by Julia Cho
Thursday, July 4, 2013
2012-2013 Different Stages Theatre Season, Austin
Different Stages 2013-2014 Season
Arsenic and Old Lace
by Joseph Kesselring
November 22- December 14, The Vortex 2307 Manor Rd.
The year is 1941. The location is a small house next to a cemetery in Brooklyn. In this house live two kind, thoughtful, sweet old ladies, Martha and Abby Brewster who have cultivated an interesting pastime. For the Brewster family, insanity runs in the blood. These two sweet old aunts take it upon themselves to poison lonely old men with nothing to live for, as an act of charity. While their nephew Mortimer, a newlywed, tries to negotiate his way around the shenanigans of the house, while keeping his bride from fleeing. Shady brother Jonathan returns from a world adventure involving nefarious means of changing his appearance to allude capture, while bugle-blowing brother Teddy, who believes he is Theodore Roosevelt, is charged with burial duties ... in the cellar. One of the most popular plays in the history of American theater, this classic comedy by Joseph Kesselring is murder most funny.
The Language Archive
by Julia Cho
by Julia Cho
January 10-February 1, City Theater 3823 Airport, Suite D.
George is a linguist who can't find the words to keep his marriage from falling apart. His lonely assistant is so desperately in love with him that she tries to learn Esperanto, an ancient language thought to be lost forever, to tell him so. Meanwhile, George attempts to record the last two speakers of Esperanto, an aging couple, only to learn that they plan to spend the rest of their lives arguing ... in English. Will their language perish forever out of spite? Language and love are the twin themes of this loopy excursion into the difficulty of finding words for what lies in our hearts. A Susan Smith Blackburn Prize winner, this lyrical, quirky comedy offers a gorgeous look at the power of words and the private languages that love inspires.
by Robert Marasco
April 4- April 26, City Theater, 3823 Airport, Suite D.
The play centers on the rivalry between two faculty members at St. Charles, an exclusive RomanCatholic boarding school for boys. Joe Dobbs is an easy-going, well-liked English teacher, while Latin and Greek instructor Jerome Malley is feared and hated by his students for his strict disciplinary methods. Malley is caring for his dying mother, and his stress is exacerbated by a series of threatening phone calls and written notes he receives. He's certain Dobbs is the source, but his caustic personality prevents him from winning any sympathy or support. Into the fray comes Paul Reese, a former student who has been hired to teach PE, and he soon finds his loyalty torn between the friendly Dobbs and Malley, as he becomes increasingly aware of the latter's personal torments. Compounding his situation is the realization that the unbridled violence practiced by the students may be the result of demonic possession.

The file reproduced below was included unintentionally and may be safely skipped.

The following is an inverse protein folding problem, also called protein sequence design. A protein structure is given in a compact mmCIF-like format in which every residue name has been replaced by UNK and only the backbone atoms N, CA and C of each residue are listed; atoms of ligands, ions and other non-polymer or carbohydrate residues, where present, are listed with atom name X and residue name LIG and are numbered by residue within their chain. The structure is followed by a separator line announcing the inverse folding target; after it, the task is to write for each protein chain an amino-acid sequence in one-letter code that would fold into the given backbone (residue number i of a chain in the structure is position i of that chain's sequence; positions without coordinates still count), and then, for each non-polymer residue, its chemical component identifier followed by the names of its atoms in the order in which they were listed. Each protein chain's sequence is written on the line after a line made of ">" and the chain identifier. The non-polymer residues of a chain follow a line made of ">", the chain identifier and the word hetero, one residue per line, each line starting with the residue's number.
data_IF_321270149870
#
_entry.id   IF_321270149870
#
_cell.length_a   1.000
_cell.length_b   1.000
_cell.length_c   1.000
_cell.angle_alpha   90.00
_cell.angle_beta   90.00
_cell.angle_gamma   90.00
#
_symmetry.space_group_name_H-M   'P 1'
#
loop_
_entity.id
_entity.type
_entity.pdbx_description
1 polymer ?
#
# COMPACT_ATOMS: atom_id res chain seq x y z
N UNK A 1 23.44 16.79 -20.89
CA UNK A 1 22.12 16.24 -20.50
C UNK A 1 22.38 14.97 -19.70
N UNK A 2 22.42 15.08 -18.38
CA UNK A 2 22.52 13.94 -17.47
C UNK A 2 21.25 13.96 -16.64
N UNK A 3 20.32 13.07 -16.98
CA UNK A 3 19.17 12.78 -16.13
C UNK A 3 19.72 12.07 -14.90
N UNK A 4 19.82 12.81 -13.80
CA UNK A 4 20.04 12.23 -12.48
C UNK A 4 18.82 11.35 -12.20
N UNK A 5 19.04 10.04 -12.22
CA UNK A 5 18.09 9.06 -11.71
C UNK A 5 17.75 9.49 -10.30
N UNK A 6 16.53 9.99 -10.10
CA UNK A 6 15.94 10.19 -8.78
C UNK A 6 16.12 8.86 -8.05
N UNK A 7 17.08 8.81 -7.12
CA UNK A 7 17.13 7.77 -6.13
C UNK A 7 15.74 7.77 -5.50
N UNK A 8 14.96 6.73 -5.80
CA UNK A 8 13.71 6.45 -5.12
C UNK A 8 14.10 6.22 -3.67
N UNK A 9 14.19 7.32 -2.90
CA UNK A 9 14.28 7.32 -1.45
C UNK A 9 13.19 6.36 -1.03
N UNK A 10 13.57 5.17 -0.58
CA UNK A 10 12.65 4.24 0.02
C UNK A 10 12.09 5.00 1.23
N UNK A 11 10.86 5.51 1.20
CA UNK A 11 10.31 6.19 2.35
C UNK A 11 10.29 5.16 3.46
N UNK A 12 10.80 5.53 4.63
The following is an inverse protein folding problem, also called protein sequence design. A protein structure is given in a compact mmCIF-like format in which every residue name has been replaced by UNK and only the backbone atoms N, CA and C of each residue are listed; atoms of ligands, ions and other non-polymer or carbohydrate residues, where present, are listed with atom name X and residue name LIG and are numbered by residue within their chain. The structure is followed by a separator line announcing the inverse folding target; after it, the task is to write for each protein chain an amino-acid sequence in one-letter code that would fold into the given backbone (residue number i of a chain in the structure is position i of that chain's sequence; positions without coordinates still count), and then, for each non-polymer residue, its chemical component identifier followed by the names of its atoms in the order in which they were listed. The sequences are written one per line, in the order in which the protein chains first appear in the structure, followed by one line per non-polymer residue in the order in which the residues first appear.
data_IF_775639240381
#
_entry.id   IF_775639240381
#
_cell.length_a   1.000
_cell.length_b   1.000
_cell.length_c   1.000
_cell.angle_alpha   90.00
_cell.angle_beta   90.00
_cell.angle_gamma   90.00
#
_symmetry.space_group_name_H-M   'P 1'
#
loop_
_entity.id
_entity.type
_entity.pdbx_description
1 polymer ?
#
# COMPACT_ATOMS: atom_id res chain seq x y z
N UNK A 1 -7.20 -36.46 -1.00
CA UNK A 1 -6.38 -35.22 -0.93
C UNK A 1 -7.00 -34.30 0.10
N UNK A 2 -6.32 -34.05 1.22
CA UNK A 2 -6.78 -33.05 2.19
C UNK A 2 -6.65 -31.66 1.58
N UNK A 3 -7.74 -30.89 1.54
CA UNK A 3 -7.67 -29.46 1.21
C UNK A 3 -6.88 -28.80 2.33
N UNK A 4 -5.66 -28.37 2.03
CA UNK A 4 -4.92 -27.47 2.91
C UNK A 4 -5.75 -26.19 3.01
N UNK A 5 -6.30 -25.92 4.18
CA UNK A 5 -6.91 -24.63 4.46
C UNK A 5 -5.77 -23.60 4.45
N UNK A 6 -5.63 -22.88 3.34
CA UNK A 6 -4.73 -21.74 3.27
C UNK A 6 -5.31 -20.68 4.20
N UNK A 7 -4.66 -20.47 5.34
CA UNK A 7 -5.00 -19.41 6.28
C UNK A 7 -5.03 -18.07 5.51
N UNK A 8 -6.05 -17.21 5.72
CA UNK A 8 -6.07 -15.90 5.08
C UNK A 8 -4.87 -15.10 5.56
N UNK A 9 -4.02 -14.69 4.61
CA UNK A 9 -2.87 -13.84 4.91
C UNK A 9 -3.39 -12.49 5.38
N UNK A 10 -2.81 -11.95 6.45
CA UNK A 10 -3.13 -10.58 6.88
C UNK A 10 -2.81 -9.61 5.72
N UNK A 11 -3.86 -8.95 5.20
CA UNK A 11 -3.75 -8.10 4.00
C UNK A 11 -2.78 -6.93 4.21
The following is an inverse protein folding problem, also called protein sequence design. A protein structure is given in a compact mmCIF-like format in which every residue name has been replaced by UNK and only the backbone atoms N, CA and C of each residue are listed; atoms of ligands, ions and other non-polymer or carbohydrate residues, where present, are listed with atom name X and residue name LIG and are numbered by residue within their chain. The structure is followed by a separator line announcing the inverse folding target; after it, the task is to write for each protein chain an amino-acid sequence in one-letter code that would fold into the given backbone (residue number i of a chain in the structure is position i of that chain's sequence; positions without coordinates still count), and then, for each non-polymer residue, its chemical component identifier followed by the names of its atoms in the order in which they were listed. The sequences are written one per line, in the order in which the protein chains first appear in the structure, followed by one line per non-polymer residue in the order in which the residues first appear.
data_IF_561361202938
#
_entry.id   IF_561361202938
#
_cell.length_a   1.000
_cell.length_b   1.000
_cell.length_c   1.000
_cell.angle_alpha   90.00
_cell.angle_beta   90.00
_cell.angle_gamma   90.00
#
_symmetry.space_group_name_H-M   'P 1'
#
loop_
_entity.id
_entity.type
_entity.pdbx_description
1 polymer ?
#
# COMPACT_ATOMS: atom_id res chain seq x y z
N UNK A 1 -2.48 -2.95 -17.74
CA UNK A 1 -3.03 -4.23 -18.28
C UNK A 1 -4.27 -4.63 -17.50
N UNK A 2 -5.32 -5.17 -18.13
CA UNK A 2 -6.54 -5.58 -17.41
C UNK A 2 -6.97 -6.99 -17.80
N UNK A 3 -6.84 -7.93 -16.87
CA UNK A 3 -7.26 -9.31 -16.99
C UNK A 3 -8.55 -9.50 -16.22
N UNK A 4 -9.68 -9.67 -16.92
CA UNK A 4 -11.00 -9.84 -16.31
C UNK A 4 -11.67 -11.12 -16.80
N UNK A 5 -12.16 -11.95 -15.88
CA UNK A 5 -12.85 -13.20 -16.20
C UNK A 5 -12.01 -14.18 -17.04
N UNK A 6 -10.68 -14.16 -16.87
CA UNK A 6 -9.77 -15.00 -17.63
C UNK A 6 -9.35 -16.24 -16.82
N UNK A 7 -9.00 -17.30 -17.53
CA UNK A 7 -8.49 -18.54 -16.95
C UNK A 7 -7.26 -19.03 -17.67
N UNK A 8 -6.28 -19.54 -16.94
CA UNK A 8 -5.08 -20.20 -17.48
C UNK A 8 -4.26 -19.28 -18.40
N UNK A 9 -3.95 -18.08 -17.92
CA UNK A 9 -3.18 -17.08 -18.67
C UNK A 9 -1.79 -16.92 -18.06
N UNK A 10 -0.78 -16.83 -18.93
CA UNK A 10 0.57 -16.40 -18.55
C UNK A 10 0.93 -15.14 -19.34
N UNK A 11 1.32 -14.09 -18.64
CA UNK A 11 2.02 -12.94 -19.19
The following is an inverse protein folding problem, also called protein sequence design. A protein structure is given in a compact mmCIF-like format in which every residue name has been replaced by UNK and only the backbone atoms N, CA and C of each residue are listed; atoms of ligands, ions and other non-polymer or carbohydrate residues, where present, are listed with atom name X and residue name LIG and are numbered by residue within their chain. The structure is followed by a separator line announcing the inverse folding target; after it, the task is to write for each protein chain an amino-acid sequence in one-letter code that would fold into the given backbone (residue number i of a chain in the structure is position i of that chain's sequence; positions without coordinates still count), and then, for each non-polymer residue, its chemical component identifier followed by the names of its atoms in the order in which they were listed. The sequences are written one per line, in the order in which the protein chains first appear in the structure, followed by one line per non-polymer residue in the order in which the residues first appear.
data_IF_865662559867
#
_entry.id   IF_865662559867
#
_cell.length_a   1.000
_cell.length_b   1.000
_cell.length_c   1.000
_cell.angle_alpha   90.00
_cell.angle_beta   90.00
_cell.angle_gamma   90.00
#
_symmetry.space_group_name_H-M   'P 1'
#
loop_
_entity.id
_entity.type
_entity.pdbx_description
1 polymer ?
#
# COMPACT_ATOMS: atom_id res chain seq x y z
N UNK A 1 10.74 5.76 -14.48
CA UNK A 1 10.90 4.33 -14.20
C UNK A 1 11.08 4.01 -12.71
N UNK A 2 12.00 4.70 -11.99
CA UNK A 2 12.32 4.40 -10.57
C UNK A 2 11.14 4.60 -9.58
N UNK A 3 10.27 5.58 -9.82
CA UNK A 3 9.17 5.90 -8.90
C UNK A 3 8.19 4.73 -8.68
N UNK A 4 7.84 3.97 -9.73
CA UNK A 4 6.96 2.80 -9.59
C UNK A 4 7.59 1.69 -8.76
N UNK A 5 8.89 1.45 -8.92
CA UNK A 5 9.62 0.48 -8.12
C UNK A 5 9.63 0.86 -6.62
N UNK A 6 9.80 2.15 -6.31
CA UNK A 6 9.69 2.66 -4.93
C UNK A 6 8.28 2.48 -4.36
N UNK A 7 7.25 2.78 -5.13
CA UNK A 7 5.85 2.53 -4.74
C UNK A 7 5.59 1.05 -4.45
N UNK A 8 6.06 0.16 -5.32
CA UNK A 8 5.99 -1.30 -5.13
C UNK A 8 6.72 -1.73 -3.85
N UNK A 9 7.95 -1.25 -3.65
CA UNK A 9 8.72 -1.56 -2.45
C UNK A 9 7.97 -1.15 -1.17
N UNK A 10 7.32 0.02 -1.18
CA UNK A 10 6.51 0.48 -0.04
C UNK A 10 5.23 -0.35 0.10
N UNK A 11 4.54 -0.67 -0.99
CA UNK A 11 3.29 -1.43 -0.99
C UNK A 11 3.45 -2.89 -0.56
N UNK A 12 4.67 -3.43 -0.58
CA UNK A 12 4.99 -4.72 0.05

by George Bernard Shaw
June 27 - July 19, The Vortex, 2307 Manor Rd.
In this classic tale, one of George Bernard Shaw's most beloved comedies of manners, wiley Cockney flower girl Eliza Doolittle finds herself in the right place at the right time, just as arrogant phonetician Henry Higgins makes a friendly wager that he can transform her guttersnipe speech and manners to pass her off as the epitome of English society at an ambassador's ball by teaching her to assume a veneer of gentility, the most important element of which, he believes is impeccable speech. The story was later adapted into the popular musical My Fair Lady. Shaw's original tale is not one of romance, but of beauty, class and power. As comedic and satirical today as it was then, Pygmalion will have you wondering what truly makes a person beautiful.